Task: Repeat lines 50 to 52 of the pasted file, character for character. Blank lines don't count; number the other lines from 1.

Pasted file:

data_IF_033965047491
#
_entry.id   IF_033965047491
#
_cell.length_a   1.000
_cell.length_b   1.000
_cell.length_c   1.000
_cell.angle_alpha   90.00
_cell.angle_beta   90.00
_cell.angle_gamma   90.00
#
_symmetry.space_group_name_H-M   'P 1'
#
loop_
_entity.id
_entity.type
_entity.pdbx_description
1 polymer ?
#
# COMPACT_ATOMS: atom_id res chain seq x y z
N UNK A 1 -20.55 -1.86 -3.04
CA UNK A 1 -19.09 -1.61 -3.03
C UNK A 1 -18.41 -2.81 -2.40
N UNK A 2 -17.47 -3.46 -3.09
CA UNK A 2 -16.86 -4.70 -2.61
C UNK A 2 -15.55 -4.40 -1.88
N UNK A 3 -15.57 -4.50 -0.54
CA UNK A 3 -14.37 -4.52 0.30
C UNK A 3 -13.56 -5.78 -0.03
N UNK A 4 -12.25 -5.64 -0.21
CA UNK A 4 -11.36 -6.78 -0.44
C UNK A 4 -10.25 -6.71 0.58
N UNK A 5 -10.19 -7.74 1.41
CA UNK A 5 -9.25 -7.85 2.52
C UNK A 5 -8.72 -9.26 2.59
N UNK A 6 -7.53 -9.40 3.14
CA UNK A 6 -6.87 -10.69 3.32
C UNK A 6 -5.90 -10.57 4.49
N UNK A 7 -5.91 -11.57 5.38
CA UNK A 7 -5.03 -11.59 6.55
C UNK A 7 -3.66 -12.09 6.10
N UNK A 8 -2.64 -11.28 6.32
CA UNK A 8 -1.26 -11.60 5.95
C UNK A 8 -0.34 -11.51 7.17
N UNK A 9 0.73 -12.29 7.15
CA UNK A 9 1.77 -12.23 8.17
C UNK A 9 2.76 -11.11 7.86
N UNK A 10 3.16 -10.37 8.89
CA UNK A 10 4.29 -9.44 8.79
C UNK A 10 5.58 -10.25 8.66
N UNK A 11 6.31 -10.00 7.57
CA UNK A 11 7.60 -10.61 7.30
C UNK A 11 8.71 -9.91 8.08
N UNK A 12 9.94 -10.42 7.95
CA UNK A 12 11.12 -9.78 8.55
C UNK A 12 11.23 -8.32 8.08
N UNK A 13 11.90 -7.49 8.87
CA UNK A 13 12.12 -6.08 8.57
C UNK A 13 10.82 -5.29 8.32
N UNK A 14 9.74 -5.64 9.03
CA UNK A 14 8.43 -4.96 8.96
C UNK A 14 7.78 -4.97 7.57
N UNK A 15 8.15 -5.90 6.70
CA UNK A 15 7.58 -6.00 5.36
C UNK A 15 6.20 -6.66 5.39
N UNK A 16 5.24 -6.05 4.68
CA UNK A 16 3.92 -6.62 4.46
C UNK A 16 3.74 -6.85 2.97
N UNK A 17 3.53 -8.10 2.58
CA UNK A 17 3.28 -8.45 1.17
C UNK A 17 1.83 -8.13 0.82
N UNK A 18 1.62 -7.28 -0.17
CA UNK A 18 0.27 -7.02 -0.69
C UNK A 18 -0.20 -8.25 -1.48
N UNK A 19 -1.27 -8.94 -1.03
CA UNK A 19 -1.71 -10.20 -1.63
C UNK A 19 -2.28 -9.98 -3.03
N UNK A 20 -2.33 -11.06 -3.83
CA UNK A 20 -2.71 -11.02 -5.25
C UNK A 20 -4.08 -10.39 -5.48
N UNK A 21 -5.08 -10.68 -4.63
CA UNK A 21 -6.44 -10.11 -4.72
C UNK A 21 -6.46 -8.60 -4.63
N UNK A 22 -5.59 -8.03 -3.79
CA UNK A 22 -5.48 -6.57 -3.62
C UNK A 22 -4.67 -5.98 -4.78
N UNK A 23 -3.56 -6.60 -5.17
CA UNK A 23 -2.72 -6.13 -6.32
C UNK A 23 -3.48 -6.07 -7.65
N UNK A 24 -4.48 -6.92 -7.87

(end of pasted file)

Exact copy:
C UNK A 10 5.58 -10.25 8.66
N UNK A 11 6.31 -10.00 7.57
CA UNK A 11 7.60 -10.61 7.30